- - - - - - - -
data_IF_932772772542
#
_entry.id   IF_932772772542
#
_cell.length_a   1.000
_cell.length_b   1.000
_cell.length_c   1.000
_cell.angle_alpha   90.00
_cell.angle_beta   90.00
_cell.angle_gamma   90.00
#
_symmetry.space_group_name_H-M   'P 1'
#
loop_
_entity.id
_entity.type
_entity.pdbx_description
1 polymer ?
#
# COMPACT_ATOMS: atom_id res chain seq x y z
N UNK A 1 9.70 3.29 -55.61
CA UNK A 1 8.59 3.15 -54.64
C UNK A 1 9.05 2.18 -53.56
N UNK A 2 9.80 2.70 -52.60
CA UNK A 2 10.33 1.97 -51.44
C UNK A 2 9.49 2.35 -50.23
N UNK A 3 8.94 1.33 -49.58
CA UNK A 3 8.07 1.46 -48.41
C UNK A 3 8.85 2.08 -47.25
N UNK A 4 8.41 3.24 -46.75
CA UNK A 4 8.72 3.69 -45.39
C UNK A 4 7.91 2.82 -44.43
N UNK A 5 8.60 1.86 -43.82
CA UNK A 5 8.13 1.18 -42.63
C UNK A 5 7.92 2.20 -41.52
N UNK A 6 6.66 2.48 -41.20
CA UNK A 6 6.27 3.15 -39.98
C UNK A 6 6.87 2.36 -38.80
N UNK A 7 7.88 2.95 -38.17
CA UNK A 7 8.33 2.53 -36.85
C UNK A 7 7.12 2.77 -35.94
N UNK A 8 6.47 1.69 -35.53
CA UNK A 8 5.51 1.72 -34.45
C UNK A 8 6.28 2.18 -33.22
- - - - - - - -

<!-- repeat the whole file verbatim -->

data_IF_932772772542
#
_entry.id   IF_932772772542
#
_cell.length_a   1.000
_cell.length_b   1.000
_cell.length_c   1.000
_cell.angle_alpha   90.00
_cell.angle_beta   90.00
_cell.angle_gamma   90.00
#
_symmetry.space_group_name_H-M   'P 1'
#
loop_
_entity.id
_entity.type
_entity.pdbx_description
1 polymer ?
#
# COMPACT_ATOMS: atom_id res chain seq x y z
N UNK A 1 9.70 3.29 -55.61
CA UNK A 1 8.59 3.15 -54.64
C UNK A 1 9.05 2.18 -53.56
N UNK A 2 9.80 2.70 -52.60
CA UNK A 2 10.33 1.97 -51.44
C UNK A 2 9.49 2.35 -50.23
N UNK A 3 8.94 1.33 -49.58
CA UNK A 3 8.07 1.46 -48.41
C UNK A 3 8.85 2.08 -47.25
N UNK A 4 8.41 3.24 -46.75
CA UNK A 4 8.72 3.69 -45.39
C UNK A 4 7.91 2.82 -44.43
N UNK A 5 8.60 1.86 -43.82
CA UNK A 5 8.13 1.18 -42.63
C UNK A 5 7.92 2.20 -41.52
N UNK A 6 6.66 2.48 -41.20
CA UNK A 6 6.27 3.15 -39.98
C UNK A 6 6.87 2.36 -38.80
N UNK A 7 7.88 2.95 -38.17
CA UNK A 7 8.33 2.53 -36.85
C UNK A 7 7.12 2.77 -35.94
N UNK A 8 6.47 1.69 -35.53
CA UNK A 8 5.51 1.72 -34.45
C UNK A 8 6.28 2.18 -33.22